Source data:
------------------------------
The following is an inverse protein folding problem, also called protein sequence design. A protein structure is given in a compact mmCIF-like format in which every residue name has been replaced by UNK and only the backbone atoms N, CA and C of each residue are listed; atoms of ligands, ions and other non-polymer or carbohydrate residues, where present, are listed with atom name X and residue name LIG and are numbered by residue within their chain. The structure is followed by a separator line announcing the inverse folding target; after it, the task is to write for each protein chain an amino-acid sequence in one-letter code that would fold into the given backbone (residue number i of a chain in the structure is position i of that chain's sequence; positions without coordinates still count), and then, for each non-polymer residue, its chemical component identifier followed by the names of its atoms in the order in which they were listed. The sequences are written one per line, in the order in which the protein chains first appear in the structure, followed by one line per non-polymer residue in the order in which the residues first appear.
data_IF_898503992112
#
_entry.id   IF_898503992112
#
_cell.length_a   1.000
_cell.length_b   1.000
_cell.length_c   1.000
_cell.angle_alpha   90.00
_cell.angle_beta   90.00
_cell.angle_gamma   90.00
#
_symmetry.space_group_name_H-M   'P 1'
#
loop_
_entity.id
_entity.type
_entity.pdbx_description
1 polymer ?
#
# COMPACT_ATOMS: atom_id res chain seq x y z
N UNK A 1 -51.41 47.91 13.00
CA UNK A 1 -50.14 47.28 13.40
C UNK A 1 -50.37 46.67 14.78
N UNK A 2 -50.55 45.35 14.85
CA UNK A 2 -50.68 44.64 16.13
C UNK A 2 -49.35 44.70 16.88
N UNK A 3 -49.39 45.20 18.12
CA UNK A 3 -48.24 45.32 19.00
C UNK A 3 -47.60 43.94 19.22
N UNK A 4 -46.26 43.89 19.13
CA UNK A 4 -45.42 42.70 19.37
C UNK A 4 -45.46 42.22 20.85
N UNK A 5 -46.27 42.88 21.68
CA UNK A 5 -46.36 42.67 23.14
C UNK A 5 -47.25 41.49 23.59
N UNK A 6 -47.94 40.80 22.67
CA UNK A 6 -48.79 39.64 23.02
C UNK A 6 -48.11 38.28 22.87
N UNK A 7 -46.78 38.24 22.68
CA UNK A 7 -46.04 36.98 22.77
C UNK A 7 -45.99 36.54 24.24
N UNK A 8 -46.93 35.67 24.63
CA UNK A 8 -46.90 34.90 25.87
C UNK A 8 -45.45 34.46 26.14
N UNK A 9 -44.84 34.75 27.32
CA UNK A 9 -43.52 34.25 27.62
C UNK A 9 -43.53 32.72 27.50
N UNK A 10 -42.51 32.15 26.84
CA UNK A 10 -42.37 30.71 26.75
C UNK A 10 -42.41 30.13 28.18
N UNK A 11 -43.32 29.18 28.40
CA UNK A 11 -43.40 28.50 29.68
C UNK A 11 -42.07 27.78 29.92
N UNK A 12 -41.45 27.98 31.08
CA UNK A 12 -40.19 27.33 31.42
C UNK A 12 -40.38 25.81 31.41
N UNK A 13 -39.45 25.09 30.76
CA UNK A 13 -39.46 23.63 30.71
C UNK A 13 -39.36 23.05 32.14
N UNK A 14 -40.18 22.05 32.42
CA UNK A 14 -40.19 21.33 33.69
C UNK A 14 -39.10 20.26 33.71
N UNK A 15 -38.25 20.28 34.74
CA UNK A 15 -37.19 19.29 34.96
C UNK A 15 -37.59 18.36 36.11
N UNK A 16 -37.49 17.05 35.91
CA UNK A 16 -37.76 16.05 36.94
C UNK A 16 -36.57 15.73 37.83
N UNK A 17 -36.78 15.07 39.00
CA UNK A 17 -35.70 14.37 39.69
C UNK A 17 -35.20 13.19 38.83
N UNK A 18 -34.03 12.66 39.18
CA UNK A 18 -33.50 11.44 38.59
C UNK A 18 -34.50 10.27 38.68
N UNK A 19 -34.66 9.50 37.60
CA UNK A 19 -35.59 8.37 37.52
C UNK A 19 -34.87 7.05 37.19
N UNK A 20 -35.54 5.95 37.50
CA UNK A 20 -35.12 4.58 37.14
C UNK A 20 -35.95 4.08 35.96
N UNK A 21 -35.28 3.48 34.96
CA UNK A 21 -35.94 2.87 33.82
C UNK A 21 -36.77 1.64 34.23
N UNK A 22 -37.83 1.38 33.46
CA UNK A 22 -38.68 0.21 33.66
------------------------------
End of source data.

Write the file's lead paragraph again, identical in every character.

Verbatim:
The following is an inverse protein folding problem, also called protein sequence design. A protein structure is given in a compact mmCIF-like format in which every residue name has been replaced by UNK and only the backbone atoms N, CA and C of each residue are listed; atoms of ligands, ions and other non-polymer or carbohydrate residues, where present, are listed with atom name X and residue name LIG and are numbered by residue within their chain. The structure is followed by a separator line announcing the inverse folding target; after it, the task is to write for each protein chain an amino-acid sequence in one-letter code that would fold into the given backbone (residue number i of a chain in the structure is position i of that chain's sequence; positions without coordinates still count), and then, for each non-polymer residue, its chemical component identifier followed by the names of its atoms in the order in which they were listed. The sequences are written one per line, in the order in which the protein chains first appear in the structure, followed by one line per non-polymer residue in the order in which the residues first appear.